Estimation in Surveys with Nonresponse

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John Wiley & Sons, Aug 5, 2005 - Mathematics - 212 pages
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Around the world a multitude of surveys are conducted every day, on a variety of subjects, and consequently surveys have become an accepted part of modern life. However, in recent years survey estimates have been increasingly affected by rising trends in nonresponse, with loss of accuracy as an undesirable result. Whilst it is possible to reduce nonresponse to some degree, it cannot be completely eliminated. Estimation techniques that account systematically for nonresponse and at the same time succeed in delivering acceptable accuracy are much needed.

Estimation in Surveys with Nonresponse provides an overview of these techniques, presenting the view of nonresponse as a normal (albeit undesirable) feature of a sample survey, one whose potentially harmful effects are to be minimised.

  • Builds in the nonresponse feature of survey data collection as an integral part of the theory, both for point estimation and for variance estimation.
  • Promotes weighting through calibration as a new and powerful technique for surveys with nonresponse.
  • Highlights the analysis of nonresponse bias in estimates and methods to minimize this bias.
  • Includes computational tools to help identify the best variables for calibration.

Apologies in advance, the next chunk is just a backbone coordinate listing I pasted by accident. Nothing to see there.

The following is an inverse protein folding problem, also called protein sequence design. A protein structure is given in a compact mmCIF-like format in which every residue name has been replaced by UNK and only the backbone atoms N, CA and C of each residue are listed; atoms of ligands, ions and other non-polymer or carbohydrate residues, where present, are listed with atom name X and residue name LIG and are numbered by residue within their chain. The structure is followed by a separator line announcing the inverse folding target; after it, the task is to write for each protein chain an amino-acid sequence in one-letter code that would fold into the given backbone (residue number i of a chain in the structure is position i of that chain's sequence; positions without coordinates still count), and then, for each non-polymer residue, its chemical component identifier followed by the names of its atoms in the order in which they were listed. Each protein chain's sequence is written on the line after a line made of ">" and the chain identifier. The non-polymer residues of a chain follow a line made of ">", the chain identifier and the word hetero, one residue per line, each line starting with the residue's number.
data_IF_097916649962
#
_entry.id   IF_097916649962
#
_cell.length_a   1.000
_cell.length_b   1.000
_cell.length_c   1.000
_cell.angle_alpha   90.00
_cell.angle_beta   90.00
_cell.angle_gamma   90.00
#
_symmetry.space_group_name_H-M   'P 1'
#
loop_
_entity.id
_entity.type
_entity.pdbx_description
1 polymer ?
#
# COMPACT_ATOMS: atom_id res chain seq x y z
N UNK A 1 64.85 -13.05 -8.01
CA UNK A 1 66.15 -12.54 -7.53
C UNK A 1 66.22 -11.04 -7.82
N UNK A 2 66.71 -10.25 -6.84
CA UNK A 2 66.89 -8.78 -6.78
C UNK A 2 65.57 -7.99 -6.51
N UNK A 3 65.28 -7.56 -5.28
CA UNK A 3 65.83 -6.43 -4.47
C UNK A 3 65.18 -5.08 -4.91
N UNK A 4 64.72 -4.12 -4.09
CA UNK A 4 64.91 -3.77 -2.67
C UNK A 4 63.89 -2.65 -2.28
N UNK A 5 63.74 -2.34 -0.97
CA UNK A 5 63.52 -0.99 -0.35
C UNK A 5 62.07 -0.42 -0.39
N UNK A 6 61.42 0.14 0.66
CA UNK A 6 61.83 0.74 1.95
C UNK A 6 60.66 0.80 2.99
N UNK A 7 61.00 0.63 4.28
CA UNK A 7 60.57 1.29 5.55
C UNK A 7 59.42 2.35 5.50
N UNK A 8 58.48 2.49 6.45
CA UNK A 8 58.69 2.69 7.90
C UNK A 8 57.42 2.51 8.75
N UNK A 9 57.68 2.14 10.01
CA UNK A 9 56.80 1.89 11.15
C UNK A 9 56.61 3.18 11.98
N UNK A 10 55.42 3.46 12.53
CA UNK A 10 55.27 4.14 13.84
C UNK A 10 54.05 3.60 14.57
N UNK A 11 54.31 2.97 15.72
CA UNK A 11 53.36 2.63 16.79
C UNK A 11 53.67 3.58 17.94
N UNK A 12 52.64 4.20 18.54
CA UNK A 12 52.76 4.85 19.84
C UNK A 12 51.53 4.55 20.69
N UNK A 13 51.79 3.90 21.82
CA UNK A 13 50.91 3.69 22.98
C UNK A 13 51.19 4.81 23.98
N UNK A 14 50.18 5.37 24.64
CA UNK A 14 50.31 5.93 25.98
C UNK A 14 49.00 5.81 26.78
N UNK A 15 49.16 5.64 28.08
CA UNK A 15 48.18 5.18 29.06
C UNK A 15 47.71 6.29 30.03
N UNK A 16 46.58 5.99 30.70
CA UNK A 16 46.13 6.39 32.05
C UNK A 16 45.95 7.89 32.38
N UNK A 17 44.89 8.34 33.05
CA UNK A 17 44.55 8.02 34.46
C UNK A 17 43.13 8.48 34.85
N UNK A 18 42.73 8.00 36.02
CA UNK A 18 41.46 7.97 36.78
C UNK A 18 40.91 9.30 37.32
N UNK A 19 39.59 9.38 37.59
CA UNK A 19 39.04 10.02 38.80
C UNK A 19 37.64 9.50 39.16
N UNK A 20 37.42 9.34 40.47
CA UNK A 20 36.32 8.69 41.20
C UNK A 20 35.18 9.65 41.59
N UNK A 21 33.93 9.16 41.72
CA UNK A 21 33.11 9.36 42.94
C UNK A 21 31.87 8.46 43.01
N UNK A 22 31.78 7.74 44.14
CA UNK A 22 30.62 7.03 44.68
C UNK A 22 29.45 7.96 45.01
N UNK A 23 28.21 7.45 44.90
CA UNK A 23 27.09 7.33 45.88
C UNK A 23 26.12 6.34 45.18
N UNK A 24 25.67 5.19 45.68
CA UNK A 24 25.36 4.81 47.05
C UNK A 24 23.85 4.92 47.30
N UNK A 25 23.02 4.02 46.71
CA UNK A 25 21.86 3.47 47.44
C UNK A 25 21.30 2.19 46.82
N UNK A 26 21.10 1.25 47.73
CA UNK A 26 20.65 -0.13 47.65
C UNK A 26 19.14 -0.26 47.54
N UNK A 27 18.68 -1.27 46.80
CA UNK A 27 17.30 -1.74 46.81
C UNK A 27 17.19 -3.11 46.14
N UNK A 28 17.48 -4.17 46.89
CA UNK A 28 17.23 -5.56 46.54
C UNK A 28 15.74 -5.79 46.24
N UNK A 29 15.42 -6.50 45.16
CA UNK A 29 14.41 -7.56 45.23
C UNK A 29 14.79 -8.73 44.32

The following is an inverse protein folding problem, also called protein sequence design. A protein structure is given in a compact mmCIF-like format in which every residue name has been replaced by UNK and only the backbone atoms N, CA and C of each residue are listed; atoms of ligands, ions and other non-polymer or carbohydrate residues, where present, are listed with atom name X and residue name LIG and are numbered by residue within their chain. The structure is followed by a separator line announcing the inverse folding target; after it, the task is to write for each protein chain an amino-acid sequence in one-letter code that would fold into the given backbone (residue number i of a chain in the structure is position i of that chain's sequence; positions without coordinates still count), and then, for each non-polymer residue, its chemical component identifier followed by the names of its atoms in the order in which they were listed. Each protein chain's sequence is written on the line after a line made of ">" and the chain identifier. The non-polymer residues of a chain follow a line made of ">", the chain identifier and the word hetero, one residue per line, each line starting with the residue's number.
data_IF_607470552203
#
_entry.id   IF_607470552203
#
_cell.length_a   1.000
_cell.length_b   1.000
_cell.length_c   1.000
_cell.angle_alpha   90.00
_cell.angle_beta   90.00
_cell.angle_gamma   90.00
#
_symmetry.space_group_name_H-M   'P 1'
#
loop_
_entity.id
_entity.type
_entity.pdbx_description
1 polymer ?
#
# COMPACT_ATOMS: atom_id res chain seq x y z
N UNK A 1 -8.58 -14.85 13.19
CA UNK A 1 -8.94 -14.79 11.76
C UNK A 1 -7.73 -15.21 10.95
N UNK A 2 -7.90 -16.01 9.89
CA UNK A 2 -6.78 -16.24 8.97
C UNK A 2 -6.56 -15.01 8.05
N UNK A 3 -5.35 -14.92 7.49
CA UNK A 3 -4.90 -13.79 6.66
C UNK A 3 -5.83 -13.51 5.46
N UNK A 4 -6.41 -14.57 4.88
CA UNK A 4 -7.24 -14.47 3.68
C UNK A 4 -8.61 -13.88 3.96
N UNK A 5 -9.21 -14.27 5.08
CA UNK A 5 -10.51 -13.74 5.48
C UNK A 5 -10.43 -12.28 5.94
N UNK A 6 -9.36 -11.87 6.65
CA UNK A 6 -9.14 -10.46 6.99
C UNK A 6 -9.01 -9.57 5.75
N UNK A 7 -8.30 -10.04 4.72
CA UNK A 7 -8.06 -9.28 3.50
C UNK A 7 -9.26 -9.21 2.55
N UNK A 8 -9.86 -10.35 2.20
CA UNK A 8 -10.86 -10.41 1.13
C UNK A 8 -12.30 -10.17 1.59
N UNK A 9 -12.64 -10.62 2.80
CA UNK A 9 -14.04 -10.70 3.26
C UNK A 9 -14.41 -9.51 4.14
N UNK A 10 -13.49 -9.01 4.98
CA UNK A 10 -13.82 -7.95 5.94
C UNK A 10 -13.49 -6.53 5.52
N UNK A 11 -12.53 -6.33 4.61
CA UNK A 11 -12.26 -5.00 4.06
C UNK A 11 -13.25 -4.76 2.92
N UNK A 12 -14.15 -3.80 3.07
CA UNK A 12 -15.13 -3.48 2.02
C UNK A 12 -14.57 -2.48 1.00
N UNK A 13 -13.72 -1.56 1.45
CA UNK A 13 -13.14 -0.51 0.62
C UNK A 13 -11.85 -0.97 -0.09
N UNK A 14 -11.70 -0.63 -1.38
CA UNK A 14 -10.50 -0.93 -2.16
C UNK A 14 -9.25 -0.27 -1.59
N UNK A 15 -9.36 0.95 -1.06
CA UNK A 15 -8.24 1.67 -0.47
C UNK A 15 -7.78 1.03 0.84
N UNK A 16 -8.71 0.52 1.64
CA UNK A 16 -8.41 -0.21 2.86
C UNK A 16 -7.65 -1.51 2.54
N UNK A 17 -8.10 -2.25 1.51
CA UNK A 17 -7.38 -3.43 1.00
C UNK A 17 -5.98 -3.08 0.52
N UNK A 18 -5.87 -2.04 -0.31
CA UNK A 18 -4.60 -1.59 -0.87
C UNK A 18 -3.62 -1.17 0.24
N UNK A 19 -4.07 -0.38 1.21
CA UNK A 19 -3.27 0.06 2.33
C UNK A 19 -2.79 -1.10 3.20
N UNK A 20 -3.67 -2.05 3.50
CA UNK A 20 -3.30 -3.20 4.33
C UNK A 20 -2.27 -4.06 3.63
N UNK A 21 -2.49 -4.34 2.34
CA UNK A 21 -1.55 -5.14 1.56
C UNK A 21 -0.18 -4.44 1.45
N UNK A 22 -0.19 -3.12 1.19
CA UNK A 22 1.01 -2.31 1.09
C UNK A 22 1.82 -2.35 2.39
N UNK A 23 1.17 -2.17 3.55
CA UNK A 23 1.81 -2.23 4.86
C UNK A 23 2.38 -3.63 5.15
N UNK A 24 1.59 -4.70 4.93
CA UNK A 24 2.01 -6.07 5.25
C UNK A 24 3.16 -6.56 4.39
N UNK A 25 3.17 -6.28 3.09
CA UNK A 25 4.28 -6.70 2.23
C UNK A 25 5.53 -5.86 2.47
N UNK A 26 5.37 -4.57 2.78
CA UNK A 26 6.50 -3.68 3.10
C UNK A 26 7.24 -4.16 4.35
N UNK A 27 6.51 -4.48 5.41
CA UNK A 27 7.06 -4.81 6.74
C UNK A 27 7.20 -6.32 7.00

• Discusses the use of imputation as a complement to weighting by calibration.
  • Contains guidelines for dealing with frame imperfections and coverage errors.
  • Features worked examples throughout the text, using real data.

The accessible style of Estimation in Surveys with Nonresponse will make this an invaluable tool for survey methodologists in national statistics agencies and private survey agencies. Researchers, teachers, and students of statistics, social sciences and economics will benefit from the clear presentation and numerous examples.


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Chapter 1 Introduction
Chapter 2 The Survey and Its Imperfections
Chapter 3 General Principles to Assist Estimation
Chapter 4 The Use of Auxiliary Information under Ideal Conditions
Chapter 5 Introduction to Estimation in the Presence of Nonresponse
Chapter 6 Weighting of Data in the Presence of Nonresponse
Chapter 7 Examples of Calibration Estimators
Chapter 8 The Combined Use of Sample Information and Population Information
Chapter 10 Selecting the Most Relevant Auxiliary Information
Chapter 11 Variance and Variance Estimation
Chapter 12 Imputation
Chapter 13 Variance Estimation in the Presence of Imputation
Chapter 14 Estimation Under Nonresponse and Frame Imperfections

Chapter 9 Analysing the Bias due to Nonresponse

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About the author (2005)

Carl-Erik Särndal, Ph.D., is Consultant to National Statistical Agencies and was formerly Professor, Université de Montréal. He is the author, or a co-author, of many articles on survey sampling theory and applications.

Sixten Lundström, Ph.D., is Senior Methodological Adviser, Department of Population and Welfare Statistics, Statistics Sweden. He has extensive experience of survey practice, especially in the production of official statistics.

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